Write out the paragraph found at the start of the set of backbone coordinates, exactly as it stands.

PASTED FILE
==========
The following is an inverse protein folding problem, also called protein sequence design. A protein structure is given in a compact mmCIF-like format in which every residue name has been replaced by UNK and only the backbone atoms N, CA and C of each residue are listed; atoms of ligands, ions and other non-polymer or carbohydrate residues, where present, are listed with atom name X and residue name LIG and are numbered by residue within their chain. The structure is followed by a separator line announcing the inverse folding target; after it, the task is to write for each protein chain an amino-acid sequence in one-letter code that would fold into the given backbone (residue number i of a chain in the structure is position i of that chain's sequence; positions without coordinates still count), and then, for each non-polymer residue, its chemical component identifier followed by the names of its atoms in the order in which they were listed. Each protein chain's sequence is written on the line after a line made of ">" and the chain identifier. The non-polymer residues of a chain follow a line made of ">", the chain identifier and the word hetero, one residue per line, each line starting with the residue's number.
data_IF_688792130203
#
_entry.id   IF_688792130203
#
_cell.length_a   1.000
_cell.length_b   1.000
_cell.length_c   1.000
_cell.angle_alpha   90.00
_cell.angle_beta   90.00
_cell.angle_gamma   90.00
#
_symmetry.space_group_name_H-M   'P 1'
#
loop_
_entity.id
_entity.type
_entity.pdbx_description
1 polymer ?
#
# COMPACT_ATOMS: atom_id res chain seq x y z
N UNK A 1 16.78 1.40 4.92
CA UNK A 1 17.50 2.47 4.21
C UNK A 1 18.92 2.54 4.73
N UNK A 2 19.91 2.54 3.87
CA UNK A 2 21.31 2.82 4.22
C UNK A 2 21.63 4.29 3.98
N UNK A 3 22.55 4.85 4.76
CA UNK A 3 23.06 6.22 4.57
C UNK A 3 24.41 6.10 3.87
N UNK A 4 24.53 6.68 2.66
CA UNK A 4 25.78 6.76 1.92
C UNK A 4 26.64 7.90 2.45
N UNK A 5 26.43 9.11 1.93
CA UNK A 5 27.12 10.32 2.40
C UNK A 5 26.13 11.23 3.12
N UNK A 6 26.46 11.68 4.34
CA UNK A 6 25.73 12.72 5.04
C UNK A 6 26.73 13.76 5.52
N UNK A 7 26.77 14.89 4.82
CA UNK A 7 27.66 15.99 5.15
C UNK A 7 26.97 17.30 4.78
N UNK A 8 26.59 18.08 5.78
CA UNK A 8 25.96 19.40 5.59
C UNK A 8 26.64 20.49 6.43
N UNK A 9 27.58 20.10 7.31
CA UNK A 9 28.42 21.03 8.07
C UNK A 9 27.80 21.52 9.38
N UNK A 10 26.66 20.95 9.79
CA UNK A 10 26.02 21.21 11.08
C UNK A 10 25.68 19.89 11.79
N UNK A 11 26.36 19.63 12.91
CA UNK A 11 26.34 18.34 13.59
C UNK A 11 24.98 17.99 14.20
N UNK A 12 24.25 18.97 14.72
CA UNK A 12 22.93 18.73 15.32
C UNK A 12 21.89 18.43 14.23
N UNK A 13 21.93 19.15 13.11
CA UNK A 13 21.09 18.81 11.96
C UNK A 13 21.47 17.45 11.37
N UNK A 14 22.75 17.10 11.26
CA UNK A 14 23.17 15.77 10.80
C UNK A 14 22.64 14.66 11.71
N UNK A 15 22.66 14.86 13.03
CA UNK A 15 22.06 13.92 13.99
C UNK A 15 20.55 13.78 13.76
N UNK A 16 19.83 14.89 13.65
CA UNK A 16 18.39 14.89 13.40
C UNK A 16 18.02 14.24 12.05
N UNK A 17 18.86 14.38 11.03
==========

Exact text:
The following is an inverse protein folding problem, also called protein sequence design. A protein structure is given in a compact mmCIF-like format in which every residue name has been replaced by UNK and only the backbone atoms N, CA and C of each residue are listed; atoms of ligands, ions and other non-polymer or carbohydrate residues, where present, are listed with atom name X and residue name LIG and are numbered by residue within their chain. The structure is followed by a separator line announcing the inverse folding target; after it, the task is to write for each protein chain an amino-acid sequence in one-letter code that would fold into the given backbone (residue number i of a chain in the structure is position i of that chain's sequence; positions without coordinates still count), and then, for each non-polymer residue, its chemical component identifier followed by the names of its atoms in the order in which they were listed. Each protein chain's sequence is written on the line after a line made of ">" and the chain identifier. The non-polymer residues of a chain follow a line made of ">", the chain identifier and the word hetero, one residue per line, each line starting with the residue's number.